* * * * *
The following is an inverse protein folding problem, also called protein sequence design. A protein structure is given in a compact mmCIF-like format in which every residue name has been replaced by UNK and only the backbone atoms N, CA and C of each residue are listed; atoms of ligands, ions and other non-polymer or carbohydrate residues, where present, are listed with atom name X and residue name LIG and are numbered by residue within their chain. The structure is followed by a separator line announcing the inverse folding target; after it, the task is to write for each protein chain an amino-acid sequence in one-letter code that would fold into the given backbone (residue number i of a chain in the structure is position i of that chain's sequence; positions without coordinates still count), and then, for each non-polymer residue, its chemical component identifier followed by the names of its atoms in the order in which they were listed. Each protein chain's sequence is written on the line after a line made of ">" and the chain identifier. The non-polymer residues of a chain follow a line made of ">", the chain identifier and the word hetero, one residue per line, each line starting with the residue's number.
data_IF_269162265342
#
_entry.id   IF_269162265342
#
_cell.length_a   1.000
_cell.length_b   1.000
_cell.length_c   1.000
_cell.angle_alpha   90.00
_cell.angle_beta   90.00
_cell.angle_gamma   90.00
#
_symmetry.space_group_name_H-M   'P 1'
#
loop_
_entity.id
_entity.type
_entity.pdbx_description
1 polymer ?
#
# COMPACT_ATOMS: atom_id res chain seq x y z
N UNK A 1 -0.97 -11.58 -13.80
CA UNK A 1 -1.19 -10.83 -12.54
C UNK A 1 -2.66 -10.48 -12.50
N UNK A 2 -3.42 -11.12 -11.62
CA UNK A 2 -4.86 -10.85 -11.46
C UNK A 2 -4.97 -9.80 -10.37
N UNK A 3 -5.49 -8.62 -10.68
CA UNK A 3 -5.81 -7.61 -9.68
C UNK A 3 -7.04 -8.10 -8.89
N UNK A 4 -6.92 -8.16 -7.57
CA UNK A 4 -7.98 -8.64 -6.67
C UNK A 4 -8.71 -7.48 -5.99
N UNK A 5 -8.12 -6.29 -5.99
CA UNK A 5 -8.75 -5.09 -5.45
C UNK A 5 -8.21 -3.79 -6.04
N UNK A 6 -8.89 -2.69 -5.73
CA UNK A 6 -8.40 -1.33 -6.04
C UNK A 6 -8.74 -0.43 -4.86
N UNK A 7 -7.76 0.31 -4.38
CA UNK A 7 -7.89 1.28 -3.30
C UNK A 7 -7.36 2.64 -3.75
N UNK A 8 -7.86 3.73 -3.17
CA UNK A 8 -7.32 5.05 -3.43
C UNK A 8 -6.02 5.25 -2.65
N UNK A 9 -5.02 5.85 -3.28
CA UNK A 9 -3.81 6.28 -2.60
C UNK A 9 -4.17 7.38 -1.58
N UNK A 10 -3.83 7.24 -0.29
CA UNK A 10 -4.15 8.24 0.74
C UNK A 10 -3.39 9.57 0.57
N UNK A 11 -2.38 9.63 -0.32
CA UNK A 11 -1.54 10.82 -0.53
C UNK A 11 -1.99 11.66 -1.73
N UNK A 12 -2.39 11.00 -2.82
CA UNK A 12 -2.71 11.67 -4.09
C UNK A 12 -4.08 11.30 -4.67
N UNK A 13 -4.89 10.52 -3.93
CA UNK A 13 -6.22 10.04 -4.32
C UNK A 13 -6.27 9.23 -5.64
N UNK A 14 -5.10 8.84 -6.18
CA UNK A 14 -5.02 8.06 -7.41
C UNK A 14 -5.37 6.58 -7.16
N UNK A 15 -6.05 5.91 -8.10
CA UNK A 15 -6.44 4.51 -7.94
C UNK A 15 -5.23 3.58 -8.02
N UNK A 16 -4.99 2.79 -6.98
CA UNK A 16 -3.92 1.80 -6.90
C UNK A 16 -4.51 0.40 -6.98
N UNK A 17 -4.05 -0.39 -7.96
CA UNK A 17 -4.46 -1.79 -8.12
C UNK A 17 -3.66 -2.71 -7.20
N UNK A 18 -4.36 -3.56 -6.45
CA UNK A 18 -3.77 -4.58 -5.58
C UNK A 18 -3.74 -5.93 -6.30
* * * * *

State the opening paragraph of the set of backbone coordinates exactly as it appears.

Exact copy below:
The following is an inverse protein folding problem, also called protein sequence design. A protein structure is given in a compact mmCIF-like format in which every residue name has been replaced by UNK and only the backbone atoms N, CA and C of each residue are listed; atoms of ligands, ions and other non-polymer or carbohydrate residues, where present, are listed with atom name X and residue name LIG and are numbered by residue within their chain. The structure is followed by a separator line announcing the inverse folding target; after it, the task is to write for each protein chain an amino-acid sequence in one-letter code that would fold into the given backbone (residue number i of a chain in the structure is position i of that chain's sequence; positions without coordinates still count), and then, for each non-polymer residue, its chemical component identifier followed by the names of its atoms in the order in which they were listed. Each protein chain's sequence is written on the line after a line made of ">" and the chain identifier. The non-polymer residues of a chain follow a line made of ">", the chain identifier and the word hetero, one residue per line, each line starting with the residue's number.